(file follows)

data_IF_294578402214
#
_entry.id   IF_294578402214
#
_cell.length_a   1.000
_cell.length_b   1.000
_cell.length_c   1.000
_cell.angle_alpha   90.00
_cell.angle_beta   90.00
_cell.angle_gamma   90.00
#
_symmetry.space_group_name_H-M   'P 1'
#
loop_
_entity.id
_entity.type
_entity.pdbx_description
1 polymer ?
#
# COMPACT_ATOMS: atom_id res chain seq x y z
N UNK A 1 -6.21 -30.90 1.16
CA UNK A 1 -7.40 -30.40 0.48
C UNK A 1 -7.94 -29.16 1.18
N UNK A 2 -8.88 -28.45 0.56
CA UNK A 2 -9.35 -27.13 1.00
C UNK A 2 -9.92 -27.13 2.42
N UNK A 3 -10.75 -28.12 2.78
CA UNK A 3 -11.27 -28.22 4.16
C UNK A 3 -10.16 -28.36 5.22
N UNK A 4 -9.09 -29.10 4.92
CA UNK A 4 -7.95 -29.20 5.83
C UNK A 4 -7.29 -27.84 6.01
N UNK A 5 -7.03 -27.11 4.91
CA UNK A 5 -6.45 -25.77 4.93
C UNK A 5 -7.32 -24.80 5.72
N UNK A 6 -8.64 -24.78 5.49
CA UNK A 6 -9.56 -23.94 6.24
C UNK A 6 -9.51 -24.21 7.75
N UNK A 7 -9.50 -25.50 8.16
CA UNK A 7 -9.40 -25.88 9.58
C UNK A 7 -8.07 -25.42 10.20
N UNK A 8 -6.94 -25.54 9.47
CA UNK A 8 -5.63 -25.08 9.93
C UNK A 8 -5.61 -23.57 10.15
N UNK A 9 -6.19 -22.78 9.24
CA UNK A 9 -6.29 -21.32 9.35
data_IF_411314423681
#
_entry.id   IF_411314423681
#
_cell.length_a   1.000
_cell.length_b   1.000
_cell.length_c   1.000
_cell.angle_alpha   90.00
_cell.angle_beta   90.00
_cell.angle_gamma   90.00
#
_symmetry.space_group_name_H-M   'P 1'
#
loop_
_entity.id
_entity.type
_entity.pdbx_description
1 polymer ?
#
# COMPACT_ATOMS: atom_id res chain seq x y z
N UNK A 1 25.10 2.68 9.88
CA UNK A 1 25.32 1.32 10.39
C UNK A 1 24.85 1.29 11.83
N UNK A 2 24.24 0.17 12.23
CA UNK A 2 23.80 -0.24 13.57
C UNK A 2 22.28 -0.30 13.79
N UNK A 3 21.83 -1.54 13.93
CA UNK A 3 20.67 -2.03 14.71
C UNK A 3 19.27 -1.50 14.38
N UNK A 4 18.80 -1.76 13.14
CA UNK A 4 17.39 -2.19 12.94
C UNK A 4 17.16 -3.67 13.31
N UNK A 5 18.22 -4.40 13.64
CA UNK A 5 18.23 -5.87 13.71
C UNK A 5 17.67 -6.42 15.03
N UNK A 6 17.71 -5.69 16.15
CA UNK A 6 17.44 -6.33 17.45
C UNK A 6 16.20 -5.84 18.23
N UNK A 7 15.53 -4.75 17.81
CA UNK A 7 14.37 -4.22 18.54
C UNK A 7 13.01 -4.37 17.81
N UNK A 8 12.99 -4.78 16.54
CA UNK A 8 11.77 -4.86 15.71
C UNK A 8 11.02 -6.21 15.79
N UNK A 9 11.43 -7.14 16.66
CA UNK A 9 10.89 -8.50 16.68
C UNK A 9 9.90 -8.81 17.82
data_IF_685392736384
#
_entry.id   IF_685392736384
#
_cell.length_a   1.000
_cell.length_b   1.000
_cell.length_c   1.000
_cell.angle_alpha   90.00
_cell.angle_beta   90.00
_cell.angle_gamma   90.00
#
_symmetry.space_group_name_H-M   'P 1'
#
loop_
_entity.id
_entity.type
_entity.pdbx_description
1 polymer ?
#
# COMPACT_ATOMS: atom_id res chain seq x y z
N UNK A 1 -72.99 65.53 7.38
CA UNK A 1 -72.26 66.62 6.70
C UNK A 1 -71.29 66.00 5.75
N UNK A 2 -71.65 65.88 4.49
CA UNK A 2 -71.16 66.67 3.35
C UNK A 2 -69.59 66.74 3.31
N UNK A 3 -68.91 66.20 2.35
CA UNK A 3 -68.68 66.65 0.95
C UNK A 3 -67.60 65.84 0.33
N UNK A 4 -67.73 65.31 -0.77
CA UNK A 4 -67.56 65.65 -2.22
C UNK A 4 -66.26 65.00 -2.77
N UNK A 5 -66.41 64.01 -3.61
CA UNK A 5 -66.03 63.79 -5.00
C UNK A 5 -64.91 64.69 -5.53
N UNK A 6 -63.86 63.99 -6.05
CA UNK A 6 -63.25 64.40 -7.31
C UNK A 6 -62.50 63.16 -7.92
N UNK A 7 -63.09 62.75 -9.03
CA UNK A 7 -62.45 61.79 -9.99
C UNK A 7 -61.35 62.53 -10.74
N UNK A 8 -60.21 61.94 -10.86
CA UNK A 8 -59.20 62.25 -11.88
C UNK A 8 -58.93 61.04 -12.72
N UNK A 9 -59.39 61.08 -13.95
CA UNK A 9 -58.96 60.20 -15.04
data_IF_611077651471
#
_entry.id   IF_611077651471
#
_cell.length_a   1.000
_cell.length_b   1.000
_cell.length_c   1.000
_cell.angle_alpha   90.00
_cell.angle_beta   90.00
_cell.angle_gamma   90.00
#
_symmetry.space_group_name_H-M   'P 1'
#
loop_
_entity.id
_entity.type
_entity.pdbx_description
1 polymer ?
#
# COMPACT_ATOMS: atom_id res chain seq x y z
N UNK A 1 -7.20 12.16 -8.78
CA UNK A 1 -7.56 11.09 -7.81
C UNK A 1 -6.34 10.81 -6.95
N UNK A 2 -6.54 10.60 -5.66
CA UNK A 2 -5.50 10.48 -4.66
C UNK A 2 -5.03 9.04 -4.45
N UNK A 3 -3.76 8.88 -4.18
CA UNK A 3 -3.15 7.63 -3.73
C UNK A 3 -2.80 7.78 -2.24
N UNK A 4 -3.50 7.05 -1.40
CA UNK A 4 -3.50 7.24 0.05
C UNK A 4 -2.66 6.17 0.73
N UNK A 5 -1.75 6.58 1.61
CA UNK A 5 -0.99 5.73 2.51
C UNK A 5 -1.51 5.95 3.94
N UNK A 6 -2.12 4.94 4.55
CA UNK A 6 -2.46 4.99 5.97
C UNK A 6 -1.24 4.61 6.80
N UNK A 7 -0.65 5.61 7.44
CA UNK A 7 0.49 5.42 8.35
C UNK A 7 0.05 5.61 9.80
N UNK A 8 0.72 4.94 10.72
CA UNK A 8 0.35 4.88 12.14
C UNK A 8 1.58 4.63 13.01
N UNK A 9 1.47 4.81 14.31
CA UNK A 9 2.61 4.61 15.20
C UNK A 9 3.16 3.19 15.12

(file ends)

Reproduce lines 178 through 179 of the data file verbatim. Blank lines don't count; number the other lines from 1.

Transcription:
N UNK A 7 -0.65 5.61 7.44
CA UNK A 7 0.49 5.42 8.35